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Atoms, Elements, & Minerals Tourmaline – elbaite Na(Li1.5,Al1.5)Al6Si6O18(BO3)3(OH)4 Atoms, Elements, & Bonding Elemental Composition of the Earth’s Crust Crystallinity – the Silicon-Oxygen Tetrahedron Minerals • Crystalline Solids • The Important Minerals • Physical Properties of Minerals Rocks versus Minerals Rock: an aggregate of one or more minerals; in this case there CaAl2Si2O8-NaAlSi3O8 Fig. 2.1 are four minerals present. Granite K(Mg,Fe)3AlSi3O10(OH)2 KAlSi3O8 SiO2 Mineral Structures and Atoms Atomic scale 1 angstrom = 1.0 × 10-10 meters Mineral: A naturally occurring inorganic element or compound having orderly internal structure and characteristic chemical composition, crystal form, and physical properties. From: Plummer et al. Atoms, Elements, & The Periodic Table • Atoms are the smallest division of matter that retain the characteristics of the elements. • There are 92 naturally occurring elements. • The modern Periodic Table was devised in 1869 by Julius Meyer and Dmitri Mendeleev. It organizes the elements into groups and families with similar chemical and physical properties. Periods Groups or Families Periodic Table Box 2.2 Tbl. 01 Crustal volume:<1% of Earth Crustal mass:<1% of Earth Mantle volume: 83% of Earth Mantle mass: 68% of Earth Core volume: 16% of Earth Core mass: 31% of Earth What element is most abundant by mass for the entire Earth? Atomic Particles: Basics • Atoms are composed of electrons and two large nuclear particles called protons and neutrons. • Protons and neutrons are approximately equal in mass and are ~1800 times more massive than the electron. Both nuclear particles are composed of quarks, smaller fundamental particles. • Protons have unit positive charge (+1), while electrons have unit negative charge (-1). Neutrons carry no charge. • Atoms are electrically neutral and thus the number of electrons must equal the number of protons. Basic Terminology • Atomic number (Z): The atomic number represents the number of unit positive charges on the nucleus and is equal to the number of protons within the nucleus, since each proton carries one unit positive charge. In electrically neutral atoms, it also represents the number of electrons, which carry unit negative charge. • Mass number (A): The mass number is equal to the total number of nucleons, which is the sum of the number of protons and neutrons. A does not equal the total mass of the atom; rather, it represents a whole number approximation of the mass, as expressed in amu. • The number of neutrons is given by A - Z. Isotopes • Isotopes are atoms of an element with different numbers of neutrons • chemical properties are the same • may be stable or unstable – stable isotopes retain all of their protons and neutrons through time (e.g. 18O & 16O) – unstable or radioactive isotopes spontaneously lose subatomic particles from their nuclei over time (e.g. 238U & 235U) • stable isotopes can be used to track climate change over time • unstable isotopes can be used to date the ages of rocks Atomic Weight • Atomic weight is the weighted average of the atomic masses of the naturally occurring isotopes. For example, a natural sample of the element chlorine contains a mixture of 75.53% 35Cl and 24.47% 37Cl. Thus the atomic weight is obtained by multiplying the mass of each isotope (in amu) times its fractional abundance: • 0.7553 (34.97 amu) + 0.2447 (36.95 amu) = 35.45 amu Atomic Models • Bohr Model – Electron shells • Quantum Mechanics – Energy Levels – Orbitals – Aufbau Filling Order Bohr Atomic Model Oxygen Atom The Bohr model for the atom envisioned these electrons in stable orbits of specified radius and energy, where we could exactly pinpoint the position of any individual electron. Each energy level was permitted to have a specified number of electrons, and was called a shell. We know now that this simple view is not correct; it is impossible to simultaneously determine the position and velocity of an electron accurately. The Quantum Mechanical View • Using the theory of quantum or wave mechanics we can calculate the probabilities of various electron configurations, and thus show that specified regions near the nucleus have higher probabilities for finding an electron than others. Each electron does, however, have a specific energy. • The combination of the energy and probability gives rise to the current understanding for electron distributions, which are referred to as electron orbitals; these orbitals are referred to as s (sharp), p (principal), d (diffuse), and f (fundamental). • With increasing atomic number, each new element has an additional electron also added to its extra-nuclear cloud. From theory and experiment, we know that these electrons are added in a systematic fashion, with the lowest energy orbitals being filled first. • This process is called aufbau filling (1s -> 2s -> 2p -> 3s -> 3p -> 4s - > 3d -> 4p -> 5s, etc. ). Orbitals From: http://www.daugerresearch.com/orbitals/ Compounds and Bonding • Chemical compounds • Ionic bonding – NaCl as a type example – Electron transfer and shell completion • Covalent bonding – Diamond - pure C example – Electron sharing • Silicon Tetrahedron – Structure (strong sp3 covalent bonds) – Building block of silicate minerals Chemical bonding • controlled by outermost level 1s2 (valence) electrons • elements want to have full outer energy levels and will seek to fill them • atoms or groups of atoms with 1s22s22p6 unequal numbers of protons and electrons have a non-zero charge, (ions) • positive and negative ions are attracted to one another and may stick or chemically bond Outer Level Filling together Ionic Bonding and Electron Exchange 11p+ + 10e- = +1 1s22s22p63s1 +1e- 1s22s22p63s23p5 17p+ + 18e- = -1 Ionic Bonding:Electron Transfer Cations (+) are always smaller than the neutral atom; Anions (-) are always larger than the neutral atom. Chemical compound: Two or more elements joined together by a chemical bond. Most minerals are composed of at least two elements. Chemical Formula: NaCl Note Cubic Symmetry and Closest Packing Halite Atomic Structure Fig. 2.9 Ionic Radii Covalent Bonding: Electron Sharing Diamond Example - Pure Carbon in complex 3D network Covalent Bonding: Electron Sharing Diamond Example - Pure Carbon in complex 3D network Silicon Tetrahedron: SiO4 (net -4 charge) 1 angstrom = 1.0 × 10-10 meters 1.30 Å 0.34 Å Silicate Mineral Structures Silcon Tetrahedron: strong sp3 hybrid covalent bonds - 50% ionic; 50% covalent character These structures are the basic building blocks of silicate minerals. Bridging Oxygen (BO) Silicate structures may be Characterized by the number of BO’s per Si. The higher the BO/Si Ratio, the more complex and polymerized the structure. Silicate Structures Olivine Structure: (Mg,Fe)2SiO4 Models of Chain Silicates: Pyroxenes Composition of the Earth’s crust: minerals • over 4000 minerals have been identified • only a few hundred are common (rock-forming minerals) • over 90% of Earth’s crust is composed of minerals from only 5 groups feldspars pyroxenes amphiboles micas quartz Non-silicate minerals • carbonates – contain CO3 in their structures (e.g., calcite - CaCO3) • sulfates – contain SO4 in their structures (e.g., gypsum - CaSO4. 2H2O) • sulfides – contain S (but no O) in their structures (e.g., pyrite - FeS2) • oxides – contain O, but not bonded to Si, C or S (e.g., hematite - Fe2O3) • native elements – composed entirely of one element (e.g., diamond - C; gold - Au) calcite gypsum Ore minerals • minerals of commercial value cost of extraction vs. price of metals • most are non-silicates (primary source of metals) • examples: magnetite and hematite (iron), chalcopyrite (copper), galena (lead), sphalerite (zinc) Galena PbS Sphalerite ZnS Hematite Chalcopyrite Fe2O3 CuFeS Minerals of Arkansas quartz -- Ouachita Mtns. diamonds -- Murfreesboro: Crater of Diamonds State Park wavellite -- “Cat’s Eye” for radiating pattern in mineral Saline and Montgomery Counties (hydrated aluminum phosphate hydroxide) Magnet Cove, Arkansas: over 40 minerals in one square mile (one of only a few sites like it in the world) --- compasses go haywire --- Minerals II: Physical Properties and Crystal Forms From: http://webmineral.com/data/Rhodochrosite.shtml Physical properties of minerals; use to identify linked to their atomic structures and compositions • color – visible hue of a mineral • streak – color left behind when mineral is scraped on unglazed porcelain • luster – manner in which light reflects off surface of a mineral (e.g. metallic, pearly) • hardness – scratch-resistance (scratched by fingernail, knife, etc.) • crystal form – external geometric form • cleavage – planes of weakness in crystal – systematic and diagnostic • fracture – irregular breakage • specific gravity – density relative to that of water – mafic minerals: Mg, Fe, dark, 3.2-3.6 g/cc (olivine, pyroxene, amphibole) - felsic minerals: K, Al, light, ~2.7 g/cc (feldspars, quartz) - Galena – 7.5 Gold 19.3 • magnetism – attracted to magnet • chemical reaction – calcite (CaCO3) “fizzes” in dilute HCl Physical Properties Color - Although an obvious feature, it is often unreliable to use to determine the type of mineral. – Color arises due to electronic transitions, often of trace constituents, in the visible range of the EM spectrum. For example, quartz is found in a variety of colors Hope Diamond: 44.5 carats http://www.nmnh.si.edu/minsci/hope.htm Physical Properties Streak - The color of a mineral in its powdered form; obtained by rubbing the mineral against an unglazed porcelain plate. – Streak is usually less variable than color. – Useful for distinguishing between minerals with metallic luster. Physical Properties Luster - This property describes the appearance of reflected light from the mineral's surface. • Metallic • Nonmetallic: vitreous, pearly, silky, resinous, and earthy. Physical Properties Hardness - This is the resistance of the mineral to abrasion or scratching. This property doesn't vary greatly from sample to sample of the same mineral, and thus is highly diagnostic. It also is a direct reflection of the bonding type and internal atomic arrangement. A value is obtained by comparing the mineral to a standard scale devised by Moh, which is comprised of 10 minerals ranging in hardness from talc (softest) to diamond (hardest). Moh’s Hardness Scale Fingernail Hardness (2.5) Scratches Gypsum (2) Polymorphism and polymorphs • Substances having the same chemical composition but different crystal structures. – e.g. diamond and graphite • Both minerals are composed of pure carbon, but diamond is the high pressure polymorph of graphite. • This gives rise to extremely different physical properties. Polymorphism 3 mm Natural Octahedral Diamond Graphite & Calcite From: http://www.phy.mtu.edu/~jaszczak/diamond.html Diamond vs. Graphite Crystal Structures Hardness: 10 Hardness: 1-2 From: http://www.molecules.org/elements.html#diamond Physical Properties Crystal form or habit - The external morphology of crystals generally reflect the internal arrangement of their constituent atoms. This can be obscured, however, if the mineral crystallized in an environment that did not allow it to grow without significant interaction with other crystals (even of the same mineral). Chrysotile Asbestos Belongs to the Serpentine mineral family - hydrated ferromagnesian silicate. Crystal Forms: Quartz Crystal Forms: Feldspar Intergrown cubic crystals of fluorite Quartz Interfacial Angles Perfectly Misshapen Proportioned Crystals Crystals Steno’s Law (1669): Crystal face internal angles remain constant! Macroscopic Forms and Microscopic Blocks Cubes Macroscopic Crystal Forms Rhombs Unit Cells and Crystal Structure Cubic unit cell: smallest repeatable unit Physical Properties Cleavage - Orientation and number of planes of weakness within a mineral. Directly reflects the orientation of weak bonds within the crystal structure. This feature is also highly diagnostic. Fracture - This describes how a mineral breaks if it is not along well defined planes. In minerals with low symmetry and highly interconnected atomic networks, irregular fracture is common. Planer Cleavage in Mica Weak Bonding Yields Planer Cleavage Amphibole Cleavage ~120/60° Rhombohedral Cleavage in Calcite Conchoidal Fracture in Glass Color and Density • Two broad categories are ferromagnesian and nonferromagnesian silicates, which simply means iron and magnesium bearing or not. The presence or absence of Fe and Mg strongly affects the external appearance (color) and density of the minerals. • Ferromagnesian silicates - dark color, density range from 3.2 - 3.6 g/cc – Olivine - high T, low silica rocks; comprises over 50% of upper mantle – Pyroxenes - high T, low silica rocks – Amphiboles - esp. hornblende; moderate T, higher silica rocks – Mica - esp. biotite; moderate T, higher silica rocks – Garnet - common metamorphic mineral • Nonferromagnesian silicates - light color, density close to 2.7 g/cc – Mica - exp. muscovite; moderate T, higher silica rocks – Feldspars - plagioclase and orthoclase; most common mineral in crust; form over a wide range of temperatures and melt compositions – Quartz - low T, high silica rocks; extremely stable at surface, hence it tends to be a major component in sedimentary rocks. – Clay - esp. kaolinite; different types found in different soils Special and Other Properties Striations - Commonly found on plagioclase feldspar. Straight, parallel lines on one or more of the cleavage planes caused by mineral twinning. Magnetism - Property of a substance such that it will spontaneous orient itself within a magnetic field. Magnetite (Fe3O4) has this property and it can be used to distinguish it from other non-magnetite iron oxides, such as hematite (Fe2O3). Double Refraction - Seen in calcite crystals. Light is split or refracted into two components giving rise to two distinct images. Chemical reactions – e.g. Calcite effervescence in HCL- Plagioclase striations Calcite Double Refraction Water, Ice and Snow • Arguably the most important substance on Earth • Essential for biological life as we know it • Unique volumetric property • Molecular symmetry and its relationship to crystal morphology Chemical Formula: H2O Water Atomic Structure Snowflake Morphology Hexagonal Symmetry Oddly, ice is less dense than liquid 1 - 5 mm water, hence it floats and lakes freeze from the top down! From: http://www.its.caltech.edu/~atomic/snowcrystals Snowflake Growth From: http://www.its.caltech.edu/~atomic/snowcrystals LT-SEM Images of Snow Crystals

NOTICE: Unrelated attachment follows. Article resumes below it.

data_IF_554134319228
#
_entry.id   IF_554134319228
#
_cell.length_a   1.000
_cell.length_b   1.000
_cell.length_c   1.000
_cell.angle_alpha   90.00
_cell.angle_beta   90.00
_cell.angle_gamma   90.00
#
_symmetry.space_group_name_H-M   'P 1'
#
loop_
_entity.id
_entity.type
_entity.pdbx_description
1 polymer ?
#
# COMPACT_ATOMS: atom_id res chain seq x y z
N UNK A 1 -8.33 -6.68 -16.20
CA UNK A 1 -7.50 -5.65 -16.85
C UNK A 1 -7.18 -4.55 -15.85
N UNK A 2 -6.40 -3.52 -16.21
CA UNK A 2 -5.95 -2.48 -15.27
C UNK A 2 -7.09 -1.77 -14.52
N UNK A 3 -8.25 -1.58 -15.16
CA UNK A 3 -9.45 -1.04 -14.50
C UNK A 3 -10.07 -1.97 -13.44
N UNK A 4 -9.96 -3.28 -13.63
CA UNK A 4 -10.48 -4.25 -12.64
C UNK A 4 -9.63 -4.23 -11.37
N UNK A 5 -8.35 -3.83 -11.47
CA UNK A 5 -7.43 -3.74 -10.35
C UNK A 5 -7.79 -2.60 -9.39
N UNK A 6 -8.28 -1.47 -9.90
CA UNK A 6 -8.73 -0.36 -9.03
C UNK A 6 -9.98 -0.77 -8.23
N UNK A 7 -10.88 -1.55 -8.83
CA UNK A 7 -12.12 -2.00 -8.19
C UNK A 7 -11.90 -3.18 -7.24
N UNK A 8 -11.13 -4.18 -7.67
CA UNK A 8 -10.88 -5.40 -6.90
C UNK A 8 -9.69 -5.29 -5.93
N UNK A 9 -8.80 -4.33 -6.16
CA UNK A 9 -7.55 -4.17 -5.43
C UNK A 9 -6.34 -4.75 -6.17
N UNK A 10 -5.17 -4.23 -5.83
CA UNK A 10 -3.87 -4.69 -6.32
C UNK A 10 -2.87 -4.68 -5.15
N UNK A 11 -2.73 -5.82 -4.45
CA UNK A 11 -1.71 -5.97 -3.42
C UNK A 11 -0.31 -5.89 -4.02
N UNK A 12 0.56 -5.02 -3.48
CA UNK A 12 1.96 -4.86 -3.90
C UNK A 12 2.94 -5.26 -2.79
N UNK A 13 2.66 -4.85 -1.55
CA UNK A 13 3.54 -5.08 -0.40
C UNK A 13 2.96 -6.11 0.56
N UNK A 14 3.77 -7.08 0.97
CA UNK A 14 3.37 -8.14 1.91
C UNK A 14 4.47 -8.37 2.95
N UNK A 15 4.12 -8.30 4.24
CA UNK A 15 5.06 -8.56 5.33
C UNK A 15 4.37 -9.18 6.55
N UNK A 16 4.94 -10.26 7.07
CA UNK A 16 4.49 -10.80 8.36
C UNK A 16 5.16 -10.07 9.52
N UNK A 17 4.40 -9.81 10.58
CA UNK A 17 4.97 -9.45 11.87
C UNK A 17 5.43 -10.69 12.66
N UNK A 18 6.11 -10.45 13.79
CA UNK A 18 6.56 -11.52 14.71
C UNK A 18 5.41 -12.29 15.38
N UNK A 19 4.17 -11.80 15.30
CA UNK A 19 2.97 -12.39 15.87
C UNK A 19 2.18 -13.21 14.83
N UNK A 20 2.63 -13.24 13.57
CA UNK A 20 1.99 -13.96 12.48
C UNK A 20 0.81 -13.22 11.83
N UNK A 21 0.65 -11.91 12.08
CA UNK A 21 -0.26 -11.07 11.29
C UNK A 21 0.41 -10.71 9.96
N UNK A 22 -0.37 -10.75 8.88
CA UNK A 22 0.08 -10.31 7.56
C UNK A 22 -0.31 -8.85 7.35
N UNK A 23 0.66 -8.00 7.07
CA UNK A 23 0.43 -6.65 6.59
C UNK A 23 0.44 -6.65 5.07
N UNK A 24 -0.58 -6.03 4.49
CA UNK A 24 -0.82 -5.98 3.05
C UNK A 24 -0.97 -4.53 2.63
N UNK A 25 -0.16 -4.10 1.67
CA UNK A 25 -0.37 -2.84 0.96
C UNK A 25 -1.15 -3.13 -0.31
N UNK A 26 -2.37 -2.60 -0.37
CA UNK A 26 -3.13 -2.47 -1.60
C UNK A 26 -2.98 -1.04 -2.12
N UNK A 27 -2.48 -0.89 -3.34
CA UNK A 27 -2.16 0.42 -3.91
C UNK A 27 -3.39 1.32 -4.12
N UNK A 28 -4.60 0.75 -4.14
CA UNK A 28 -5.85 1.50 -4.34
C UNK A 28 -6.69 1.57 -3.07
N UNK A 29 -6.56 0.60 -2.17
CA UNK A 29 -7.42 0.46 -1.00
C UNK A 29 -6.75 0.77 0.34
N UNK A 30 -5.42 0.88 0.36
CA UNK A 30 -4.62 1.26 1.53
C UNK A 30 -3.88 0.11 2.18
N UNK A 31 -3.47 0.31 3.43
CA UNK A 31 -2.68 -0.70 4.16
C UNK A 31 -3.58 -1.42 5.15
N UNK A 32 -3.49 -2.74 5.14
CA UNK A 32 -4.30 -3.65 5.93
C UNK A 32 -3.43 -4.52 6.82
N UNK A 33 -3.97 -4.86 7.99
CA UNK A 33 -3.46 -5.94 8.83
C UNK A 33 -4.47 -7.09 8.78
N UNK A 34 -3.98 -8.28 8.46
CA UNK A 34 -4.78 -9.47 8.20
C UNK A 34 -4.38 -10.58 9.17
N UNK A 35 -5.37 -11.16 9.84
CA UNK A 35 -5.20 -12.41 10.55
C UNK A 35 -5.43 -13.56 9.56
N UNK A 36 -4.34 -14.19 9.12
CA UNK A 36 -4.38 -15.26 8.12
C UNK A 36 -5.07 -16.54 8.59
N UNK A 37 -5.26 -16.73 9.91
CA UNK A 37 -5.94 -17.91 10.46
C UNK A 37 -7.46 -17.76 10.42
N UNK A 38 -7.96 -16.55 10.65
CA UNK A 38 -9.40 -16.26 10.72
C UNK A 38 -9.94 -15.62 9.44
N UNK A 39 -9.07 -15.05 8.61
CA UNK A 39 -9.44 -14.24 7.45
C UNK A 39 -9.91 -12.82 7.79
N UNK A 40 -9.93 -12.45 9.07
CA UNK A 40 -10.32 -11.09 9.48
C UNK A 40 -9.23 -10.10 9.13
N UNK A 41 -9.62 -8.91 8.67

"Atoms_ Elements_ _ Minerals"